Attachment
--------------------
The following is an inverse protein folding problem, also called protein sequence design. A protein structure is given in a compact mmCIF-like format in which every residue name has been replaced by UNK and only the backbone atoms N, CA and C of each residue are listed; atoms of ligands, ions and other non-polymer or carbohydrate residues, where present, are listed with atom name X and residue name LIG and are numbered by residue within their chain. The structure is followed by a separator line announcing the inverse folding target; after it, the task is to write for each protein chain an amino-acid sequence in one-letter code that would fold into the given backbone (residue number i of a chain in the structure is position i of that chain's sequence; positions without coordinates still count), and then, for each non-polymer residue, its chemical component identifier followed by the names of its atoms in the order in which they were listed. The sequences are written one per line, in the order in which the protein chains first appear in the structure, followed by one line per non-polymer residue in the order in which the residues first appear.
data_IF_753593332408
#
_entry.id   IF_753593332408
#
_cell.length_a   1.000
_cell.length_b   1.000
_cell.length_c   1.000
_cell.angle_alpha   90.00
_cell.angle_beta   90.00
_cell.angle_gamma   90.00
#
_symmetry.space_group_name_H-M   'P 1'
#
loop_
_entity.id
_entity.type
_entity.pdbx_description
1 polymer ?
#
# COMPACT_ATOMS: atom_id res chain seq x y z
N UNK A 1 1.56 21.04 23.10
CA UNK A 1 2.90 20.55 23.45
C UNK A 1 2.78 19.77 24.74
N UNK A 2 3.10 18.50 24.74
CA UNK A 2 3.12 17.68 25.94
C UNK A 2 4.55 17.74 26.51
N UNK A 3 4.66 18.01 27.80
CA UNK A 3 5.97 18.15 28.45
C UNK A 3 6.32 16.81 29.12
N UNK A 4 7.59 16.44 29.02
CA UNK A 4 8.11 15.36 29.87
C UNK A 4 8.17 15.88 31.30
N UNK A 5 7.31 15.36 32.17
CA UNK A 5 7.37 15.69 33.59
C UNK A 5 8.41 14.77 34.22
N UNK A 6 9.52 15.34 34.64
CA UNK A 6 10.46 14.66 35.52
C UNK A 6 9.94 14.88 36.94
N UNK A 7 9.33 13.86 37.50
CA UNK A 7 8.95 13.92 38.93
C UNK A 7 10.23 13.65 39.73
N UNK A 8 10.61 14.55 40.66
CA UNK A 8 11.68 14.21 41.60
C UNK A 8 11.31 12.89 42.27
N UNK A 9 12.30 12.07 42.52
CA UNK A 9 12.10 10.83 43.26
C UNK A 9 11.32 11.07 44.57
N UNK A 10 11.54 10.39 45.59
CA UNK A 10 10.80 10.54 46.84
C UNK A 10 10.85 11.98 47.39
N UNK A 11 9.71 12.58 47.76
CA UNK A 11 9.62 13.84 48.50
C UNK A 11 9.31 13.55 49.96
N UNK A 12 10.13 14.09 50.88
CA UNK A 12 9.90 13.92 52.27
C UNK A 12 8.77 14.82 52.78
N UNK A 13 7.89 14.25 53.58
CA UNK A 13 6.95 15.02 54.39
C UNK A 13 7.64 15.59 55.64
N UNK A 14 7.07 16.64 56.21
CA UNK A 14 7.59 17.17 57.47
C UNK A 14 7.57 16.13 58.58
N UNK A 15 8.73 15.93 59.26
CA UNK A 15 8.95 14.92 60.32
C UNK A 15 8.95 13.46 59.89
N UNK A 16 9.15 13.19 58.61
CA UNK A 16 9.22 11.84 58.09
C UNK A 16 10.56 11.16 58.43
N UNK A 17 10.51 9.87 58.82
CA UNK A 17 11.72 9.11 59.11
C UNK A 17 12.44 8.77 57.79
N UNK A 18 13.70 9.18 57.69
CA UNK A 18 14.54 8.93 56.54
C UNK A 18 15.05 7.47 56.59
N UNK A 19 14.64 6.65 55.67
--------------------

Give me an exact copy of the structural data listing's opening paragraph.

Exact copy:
The following is an inverse protein folding problem, also called protein sequence design. A protein structure is given in a compact mmCIF-like format in which every residue name has been replaced by UNK and only the backbone atoms N, CA and C of each residue are listed; atoms of ligands, ions and other non-polymer or carbohydrate residues, where present, are listed with atom name X and residue name LIG and are numbered by residue within their chain. The structure is followed by a separator line announcing the inverse folding target; after it, the task is to write for each protein chain an amino-acid sequence in one-letter code that would fold into the given backbone (residue number i of a chain in the structure is position i of that chain's sequence; positions without coordinates still count), and then, for each non-polymer residue, its chemical component identifier followed by the names of its atoms in the order in which they were listed. The sequences are written one per line, in the order in which the protein chains first appear in the structure, followed by one line per non-polymer residue in the order in which the residues first appear.